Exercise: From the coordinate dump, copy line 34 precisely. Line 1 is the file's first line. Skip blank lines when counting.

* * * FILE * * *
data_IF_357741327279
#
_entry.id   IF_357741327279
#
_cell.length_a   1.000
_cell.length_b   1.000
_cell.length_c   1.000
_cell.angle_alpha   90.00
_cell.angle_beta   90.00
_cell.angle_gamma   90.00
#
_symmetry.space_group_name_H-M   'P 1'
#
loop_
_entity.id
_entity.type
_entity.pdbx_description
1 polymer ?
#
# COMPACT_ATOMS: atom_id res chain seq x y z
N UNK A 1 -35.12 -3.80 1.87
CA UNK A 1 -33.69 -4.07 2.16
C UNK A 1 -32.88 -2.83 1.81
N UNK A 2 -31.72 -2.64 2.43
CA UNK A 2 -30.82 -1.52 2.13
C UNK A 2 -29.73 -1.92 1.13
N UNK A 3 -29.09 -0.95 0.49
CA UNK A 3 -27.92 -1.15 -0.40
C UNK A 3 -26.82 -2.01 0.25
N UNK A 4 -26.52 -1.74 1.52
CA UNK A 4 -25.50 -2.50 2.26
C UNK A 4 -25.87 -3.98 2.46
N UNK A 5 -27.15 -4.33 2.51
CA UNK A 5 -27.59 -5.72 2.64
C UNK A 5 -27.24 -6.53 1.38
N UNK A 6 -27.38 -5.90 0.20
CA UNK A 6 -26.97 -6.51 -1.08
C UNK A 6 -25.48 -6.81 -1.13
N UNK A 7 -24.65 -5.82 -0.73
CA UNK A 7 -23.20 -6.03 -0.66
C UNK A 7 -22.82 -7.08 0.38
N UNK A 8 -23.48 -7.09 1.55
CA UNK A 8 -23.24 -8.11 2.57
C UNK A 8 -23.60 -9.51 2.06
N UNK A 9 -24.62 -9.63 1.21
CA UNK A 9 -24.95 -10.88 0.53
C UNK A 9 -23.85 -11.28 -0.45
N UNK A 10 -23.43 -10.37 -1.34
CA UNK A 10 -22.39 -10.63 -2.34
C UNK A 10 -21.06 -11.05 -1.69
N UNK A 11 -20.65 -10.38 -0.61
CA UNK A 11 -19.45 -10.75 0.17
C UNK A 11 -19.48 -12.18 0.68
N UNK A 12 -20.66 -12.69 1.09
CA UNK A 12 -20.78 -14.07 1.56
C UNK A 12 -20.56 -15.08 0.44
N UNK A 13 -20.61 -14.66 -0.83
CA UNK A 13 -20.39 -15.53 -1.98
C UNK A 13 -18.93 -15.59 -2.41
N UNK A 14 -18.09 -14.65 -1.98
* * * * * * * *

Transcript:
CA UNK A 5 -27.59 -5.72 2.64